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I had a similar issue on my 79. The original AC had a flat metal pan bottom. There was one rib for support at the front of the AC but there was no more support until well past the back of the rear of the AC. The weight of the AC pushed the roof flat at the rear and the metal AC pan wore cracks/holes in the roof, patched those. To fix the no rear support I made 2 supports from aluminum flat bar material. One part of the support I cut to fit the curve of the roof then welded the other parts together to form an arch. Notched the support for wire run clearance. Then I put a bead of polyurethane on top to cushion between the skin and support and attached the arch on the ends to the longitudinal supports in the ceiling. this was easier with the interior skins removed.
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Old 05-26-2018, 07:24 PM   #7
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1974 31' Sovereign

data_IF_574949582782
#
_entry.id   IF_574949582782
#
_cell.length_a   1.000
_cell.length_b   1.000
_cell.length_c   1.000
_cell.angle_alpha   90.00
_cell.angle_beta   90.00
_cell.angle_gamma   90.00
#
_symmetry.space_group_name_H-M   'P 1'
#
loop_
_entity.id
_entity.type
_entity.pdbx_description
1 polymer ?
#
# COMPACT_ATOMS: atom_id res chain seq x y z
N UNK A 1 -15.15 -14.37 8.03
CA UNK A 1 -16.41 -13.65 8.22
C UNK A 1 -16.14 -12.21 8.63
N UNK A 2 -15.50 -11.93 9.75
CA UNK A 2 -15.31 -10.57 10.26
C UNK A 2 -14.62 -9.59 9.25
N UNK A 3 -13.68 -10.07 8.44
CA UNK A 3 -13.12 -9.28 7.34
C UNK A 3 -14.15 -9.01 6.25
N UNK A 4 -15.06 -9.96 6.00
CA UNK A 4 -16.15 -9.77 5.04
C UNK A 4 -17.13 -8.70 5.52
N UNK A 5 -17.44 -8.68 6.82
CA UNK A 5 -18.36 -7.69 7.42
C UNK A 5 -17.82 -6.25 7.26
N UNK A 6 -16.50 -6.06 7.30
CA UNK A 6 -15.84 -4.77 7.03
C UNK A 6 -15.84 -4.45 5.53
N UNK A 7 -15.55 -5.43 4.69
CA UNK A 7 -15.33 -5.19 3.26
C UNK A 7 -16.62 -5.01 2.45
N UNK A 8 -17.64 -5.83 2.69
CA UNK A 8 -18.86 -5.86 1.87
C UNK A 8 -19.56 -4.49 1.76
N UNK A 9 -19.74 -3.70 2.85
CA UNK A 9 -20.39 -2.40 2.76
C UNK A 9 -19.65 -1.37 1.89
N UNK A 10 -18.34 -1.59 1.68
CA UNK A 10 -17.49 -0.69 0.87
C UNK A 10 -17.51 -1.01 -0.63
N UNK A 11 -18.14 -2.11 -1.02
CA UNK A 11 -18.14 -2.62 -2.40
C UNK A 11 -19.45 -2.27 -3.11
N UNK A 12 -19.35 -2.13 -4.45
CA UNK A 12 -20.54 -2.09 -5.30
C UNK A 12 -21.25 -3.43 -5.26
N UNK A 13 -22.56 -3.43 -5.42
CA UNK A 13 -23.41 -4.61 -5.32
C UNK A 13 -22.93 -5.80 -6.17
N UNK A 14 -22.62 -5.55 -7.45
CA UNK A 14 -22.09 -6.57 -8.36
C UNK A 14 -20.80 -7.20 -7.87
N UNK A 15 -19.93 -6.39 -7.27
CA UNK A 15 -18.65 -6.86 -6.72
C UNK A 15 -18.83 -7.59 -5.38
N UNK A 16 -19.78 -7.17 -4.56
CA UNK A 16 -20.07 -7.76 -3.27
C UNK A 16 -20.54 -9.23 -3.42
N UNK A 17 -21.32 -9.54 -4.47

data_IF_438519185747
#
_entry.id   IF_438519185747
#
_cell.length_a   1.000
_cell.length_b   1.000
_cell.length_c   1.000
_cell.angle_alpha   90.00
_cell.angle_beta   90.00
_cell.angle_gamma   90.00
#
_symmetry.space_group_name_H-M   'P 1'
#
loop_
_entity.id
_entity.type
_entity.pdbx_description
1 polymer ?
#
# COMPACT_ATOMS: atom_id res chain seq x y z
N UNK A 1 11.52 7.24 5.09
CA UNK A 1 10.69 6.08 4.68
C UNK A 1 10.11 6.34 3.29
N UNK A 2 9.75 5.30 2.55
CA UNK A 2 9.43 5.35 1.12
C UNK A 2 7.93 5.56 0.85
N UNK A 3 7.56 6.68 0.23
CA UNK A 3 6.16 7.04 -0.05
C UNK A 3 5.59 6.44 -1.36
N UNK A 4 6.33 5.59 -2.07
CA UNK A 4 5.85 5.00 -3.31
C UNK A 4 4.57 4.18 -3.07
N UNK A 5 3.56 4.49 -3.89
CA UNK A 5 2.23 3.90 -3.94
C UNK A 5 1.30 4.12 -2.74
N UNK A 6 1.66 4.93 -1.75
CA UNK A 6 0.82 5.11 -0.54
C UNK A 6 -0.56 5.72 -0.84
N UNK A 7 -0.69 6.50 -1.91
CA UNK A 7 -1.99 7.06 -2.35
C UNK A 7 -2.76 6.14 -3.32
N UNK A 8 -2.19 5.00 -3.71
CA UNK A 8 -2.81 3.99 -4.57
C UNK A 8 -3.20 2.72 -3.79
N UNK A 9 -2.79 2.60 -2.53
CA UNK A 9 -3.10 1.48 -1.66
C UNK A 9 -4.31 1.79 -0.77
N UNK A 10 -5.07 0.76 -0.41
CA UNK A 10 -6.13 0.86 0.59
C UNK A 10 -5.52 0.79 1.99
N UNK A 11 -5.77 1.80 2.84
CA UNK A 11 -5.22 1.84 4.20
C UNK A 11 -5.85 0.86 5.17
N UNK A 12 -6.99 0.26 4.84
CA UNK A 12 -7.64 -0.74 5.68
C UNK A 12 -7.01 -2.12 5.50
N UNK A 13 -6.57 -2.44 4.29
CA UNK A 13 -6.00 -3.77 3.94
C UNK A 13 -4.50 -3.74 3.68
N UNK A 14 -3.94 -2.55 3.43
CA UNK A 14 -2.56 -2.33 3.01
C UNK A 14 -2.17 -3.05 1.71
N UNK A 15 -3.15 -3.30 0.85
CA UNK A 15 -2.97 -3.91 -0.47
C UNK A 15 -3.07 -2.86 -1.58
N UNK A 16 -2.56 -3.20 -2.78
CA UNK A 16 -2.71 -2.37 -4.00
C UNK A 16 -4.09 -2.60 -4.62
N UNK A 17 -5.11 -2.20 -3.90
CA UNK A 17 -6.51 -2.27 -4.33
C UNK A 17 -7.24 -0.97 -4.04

1979 23' Safari
Wayland , New York
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The wood supports just get made to fit around the outside of the 14" opening. This gives the bolts that tighten the AC down something solid to squeeze the gasket down against. Doesn't need to be anything fancy. Just a square box of wood. You can cut the arches and taper the sides to get a nice fit on top and flat across the bottom. It'll be a little taller in the middle due to the arch and meet flush at the ends. Sorry I don't have pictures of this. Some holes that you can seal with caulk for the wires to run through.
If you have rib support at both ends of the AC you can skip the metal ones discussed previously and just create the wood framed box out of 1X(3/4") material.
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Old 05-27-2018, 12:08 AM   #8
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1958 26' Overlander
Battle Ground , Washington
Join Date: Jun 2013
Posts: 143
Images: 21
I did the same as Greatleys. Used 1-1/2" square aluminum tubing. Rivets through the roof skin and a couple self tapping screws through a rib into the tubing. Drilled a hole through the tubing to run wires, deburr edges and added a short piece of tubing to protect wires.

I have a coleman mach 8 that bolts from the underside and compresses to the framework.

Harold & Rebecca